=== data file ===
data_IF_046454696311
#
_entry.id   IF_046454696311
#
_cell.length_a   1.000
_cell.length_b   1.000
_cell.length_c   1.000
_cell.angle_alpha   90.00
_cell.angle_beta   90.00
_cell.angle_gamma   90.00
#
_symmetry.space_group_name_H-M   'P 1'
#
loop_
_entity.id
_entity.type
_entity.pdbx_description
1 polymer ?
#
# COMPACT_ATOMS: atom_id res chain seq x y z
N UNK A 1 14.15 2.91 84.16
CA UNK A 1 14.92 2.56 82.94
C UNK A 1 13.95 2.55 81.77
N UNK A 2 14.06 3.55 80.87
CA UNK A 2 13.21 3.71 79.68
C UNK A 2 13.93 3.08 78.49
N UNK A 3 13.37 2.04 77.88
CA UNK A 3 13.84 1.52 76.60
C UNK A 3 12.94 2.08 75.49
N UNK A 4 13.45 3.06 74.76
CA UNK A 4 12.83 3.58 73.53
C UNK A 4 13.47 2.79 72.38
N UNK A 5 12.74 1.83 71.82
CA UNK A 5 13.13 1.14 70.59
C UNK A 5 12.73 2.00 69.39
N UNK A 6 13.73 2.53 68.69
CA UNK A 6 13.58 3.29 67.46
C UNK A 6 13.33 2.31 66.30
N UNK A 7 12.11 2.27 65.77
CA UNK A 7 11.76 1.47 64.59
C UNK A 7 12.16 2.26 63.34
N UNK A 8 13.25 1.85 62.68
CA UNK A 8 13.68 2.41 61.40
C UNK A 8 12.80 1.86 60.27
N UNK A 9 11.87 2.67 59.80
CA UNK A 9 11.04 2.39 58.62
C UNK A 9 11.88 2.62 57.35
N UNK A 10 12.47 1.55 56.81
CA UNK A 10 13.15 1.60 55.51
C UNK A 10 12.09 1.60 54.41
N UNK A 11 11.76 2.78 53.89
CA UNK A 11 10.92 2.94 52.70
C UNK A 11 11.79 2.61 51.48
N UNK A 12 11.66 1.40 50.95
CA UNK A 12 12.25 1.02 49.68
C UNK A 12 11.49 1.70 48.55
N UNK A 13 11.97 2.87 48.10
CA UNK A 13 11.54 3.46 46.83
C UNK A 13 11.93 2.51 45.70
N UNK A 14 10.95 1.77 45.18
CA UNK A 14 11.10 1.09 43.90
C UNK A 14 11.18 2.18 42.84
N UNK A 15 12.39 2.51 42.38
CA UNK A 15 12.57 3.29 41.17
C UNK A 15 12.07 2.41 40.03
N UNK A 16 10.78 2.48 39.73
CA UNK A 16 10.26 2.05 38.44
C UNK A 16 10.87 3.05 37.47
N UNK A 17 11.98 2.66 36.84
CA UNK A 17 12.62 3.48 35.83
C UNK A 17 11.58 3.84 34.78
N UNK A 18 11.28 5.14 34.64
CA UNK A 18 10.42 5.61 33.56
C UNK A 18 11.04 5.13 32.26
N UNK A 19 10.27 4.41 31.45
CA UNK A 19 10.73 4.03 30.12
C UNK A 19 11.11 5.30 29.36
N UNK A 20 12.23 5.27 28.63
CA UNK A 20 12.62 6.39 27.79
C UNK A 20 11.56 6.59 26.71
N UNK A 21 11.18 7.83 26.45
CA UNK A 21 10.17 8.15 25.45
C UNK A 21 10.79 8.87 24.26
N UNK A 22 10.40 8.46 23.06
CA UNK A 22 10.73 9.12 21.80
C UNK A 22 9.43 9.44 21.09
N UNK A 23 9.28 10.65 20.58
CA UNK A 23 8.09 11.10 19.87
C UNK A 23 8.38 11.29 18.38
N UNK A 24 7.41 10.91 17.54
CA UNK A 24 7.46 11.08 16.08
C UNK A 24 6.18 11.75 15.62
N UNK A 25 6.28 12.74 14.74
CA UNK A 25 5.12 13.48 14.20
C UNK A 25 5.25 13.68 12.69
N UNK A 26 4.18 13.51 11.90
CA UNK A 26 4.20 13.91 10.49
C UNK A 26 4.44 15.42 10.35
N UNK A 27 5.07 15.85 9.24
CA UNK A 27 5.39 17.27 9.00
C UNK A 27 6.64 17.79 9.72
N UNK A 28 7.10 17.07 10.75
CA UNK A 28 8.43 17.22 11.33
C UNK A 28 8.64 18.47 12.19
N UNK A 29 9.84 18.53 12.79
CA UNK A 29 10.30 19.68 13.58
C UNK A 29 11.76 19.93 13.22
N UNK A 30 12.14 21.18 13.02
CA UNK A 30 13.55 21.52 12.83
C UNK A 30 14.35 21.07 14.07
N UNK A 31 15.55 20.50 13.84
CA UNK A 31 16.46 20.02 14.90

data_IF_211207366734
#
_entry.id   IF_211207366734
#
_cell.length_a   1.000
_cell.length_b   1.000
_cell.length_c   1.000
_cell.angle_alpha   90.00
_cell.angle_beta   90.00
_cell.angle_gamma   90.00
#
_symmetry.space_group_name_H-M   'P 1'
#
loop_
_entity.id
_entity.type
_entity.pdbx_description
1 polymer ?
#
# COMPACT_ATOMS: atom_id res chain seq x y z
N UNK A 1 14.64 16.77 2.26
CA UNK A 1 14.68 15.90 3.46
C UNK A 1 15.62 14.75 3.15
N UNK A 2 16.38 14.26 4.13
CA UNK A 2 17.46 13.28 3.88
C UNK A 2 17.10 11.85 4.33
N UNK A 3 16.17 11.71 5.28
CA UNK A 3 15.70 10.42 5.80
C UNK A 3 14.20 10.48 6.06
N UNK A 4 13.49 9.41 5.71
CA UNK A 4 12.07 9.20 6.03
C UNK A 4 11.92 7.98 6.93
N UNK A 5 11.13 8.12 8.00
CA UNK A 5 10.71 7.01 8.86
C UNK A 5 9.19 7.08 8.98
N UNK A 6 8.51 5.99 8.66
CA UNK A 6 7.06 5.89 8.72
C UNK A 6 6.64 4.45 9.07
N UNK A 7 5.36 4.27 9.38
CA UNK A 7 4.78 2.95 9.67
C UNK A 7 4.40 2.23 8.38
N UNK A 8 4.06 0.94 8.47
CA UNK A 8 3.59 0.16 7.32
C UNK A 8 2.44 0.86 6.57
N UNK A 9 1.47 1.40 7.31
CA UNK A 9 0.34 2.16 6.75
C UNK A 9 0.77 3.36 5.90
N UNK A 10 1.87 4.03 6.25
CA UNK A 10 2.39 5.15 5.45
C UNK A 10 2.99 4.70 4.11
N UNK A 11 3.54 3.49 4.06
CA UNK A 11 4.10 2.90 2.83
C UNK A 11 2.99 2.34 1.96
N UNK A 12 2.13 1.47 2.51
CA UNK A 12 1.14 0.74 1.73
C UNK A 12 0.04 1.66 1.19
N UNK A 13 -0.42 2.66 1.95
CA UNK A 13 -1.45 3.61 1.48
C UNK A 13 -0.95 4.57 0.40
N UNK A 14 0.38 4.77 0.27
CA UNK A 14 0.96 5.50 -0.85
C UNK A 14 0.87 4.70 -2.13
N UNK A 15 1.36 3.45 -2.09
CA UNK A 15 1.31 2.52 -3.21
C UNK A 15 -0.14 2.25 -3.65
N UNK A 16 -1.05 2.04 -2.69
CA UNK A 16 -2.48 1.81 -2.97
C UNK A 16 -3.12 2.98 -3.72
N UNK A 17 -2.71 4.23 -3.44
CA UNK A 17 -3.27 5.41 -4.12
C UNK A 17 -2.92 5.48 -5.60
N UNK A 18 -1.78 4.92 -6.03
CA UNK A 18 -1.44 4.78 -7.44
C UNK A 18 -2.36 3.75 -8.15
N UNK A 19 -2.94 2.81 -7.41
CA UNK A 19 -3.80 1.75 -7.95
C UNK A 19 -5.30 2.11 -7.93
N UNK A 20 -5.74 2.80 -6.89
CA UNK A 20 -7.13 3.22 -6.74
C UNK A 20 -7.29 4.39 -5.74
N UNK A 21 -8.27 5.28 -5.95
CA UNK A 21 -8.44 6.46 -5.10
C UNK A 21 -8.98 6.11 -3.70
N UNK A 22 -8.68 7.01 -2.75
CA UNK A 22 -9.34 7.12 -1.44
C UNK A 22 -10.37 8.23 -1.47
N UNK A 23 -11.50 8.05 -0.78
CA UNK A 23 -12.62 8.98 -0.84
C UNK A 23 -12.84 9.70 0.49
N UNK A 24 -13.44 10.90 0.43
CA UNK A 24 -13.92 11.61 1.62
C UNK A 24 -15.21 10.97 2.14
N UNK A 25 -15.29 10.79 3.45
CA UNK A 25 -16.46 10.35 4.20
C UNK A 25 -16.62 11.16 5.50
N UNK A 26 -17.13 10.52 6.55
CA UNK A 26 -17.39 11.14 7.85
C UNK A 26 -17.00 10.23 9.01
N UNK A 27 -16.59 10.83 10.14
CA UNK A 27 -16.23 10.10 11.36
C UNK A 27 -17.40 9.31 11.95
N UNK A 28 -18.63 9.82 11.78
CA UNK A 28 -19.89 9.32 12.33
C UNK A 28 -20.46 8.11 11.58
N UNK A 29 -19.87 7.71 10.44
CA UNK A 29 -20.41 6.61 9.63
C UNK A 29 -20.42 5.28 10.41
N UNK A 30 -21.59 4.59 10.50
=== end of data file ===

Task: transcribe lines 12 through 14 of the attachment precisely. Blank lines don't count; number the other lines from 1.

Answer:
_symmetry.space_group_name_H-M   'P 1'
#
loop_